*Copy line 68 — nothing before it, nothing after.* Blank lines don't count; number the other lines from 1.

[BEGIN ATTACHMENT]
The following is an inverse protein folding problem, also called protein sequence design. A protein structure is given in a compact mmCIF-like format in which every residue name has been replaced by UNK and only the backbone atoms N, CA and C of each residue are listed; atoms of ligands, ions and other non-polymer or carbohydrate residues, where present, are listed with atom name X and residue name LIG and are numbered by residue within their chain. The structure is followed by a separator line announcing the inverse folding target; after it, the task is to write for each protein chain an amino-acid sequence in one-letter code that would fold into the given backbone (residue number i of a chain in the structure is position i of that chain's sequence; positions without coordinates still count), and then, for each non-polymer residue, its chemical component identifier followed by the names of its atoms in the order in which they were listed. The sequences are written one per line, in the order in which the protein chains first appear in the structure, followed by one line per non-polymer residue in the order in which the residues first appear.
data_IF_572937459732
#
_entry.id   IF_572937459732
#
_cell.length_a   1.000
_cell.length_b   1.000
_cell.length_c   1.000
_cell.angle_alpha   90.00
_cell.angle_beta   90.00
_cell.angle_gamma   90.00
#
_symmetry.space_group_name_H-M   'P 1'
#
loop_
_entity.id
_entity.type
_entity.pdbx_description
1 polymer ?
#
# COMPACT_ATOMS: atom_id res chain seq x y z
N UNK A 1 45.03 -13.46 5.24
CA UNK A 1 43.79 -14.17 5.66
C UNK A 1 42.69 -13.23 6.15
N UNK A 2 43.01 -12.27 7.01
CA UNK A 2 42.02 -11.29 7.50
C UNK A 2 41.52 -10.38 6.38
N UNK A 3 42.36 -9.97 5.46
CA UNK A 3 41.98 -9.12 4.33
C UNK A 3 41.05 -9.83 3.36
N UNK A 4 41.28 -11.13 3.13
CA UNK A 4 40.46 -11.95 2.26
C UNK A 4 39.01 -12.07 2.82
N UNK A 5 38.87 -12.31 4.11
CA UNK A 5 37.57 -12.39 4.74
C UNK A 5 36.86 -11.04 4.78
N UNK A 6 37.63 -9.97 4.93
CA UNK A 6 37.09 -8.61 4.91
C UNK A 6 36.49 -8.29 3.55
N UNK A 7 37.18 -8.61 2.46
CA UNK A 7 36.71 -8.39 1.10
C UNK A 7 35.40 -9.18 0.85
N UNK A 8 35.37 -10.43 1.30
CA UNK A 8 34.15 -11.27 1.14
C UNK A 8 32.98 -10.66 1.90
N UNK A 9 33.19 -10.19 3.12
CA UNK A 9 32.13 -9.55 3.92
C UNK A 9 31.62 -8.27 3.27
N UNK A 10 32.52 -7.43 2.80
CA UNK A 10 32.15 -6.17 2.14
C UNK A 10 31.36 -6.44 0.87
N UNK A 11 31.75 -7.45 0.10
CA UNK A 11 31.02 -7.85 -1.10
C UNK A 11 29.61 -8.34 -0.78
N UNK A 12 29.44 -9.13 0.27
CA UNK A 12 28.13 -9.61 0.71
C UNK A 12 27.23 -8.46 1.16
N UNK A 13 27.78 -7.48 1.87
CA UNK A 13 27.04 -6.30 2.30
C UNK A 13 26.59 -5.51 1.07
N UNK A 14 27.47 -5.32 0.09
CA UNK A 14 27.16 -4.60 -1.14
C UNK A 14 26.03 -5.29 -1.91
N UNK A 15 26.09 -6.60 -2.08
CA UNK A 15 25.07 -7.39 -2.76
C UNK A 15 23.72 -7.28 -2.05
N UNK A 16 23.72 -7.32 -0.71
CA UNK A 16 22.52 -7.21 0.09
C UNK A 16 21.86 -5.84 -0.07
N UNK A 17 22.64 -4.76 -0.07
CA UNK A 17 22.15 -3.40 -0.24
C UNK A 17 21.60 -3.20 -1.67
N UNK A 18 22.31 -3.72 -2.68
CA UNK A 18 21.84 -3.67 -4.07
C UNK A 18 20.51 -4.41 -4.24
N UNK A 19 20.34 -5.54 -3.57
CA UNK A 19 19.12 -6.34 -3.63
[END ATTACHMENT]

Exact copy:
CA UNK A 16 22.52 -7.21 0.09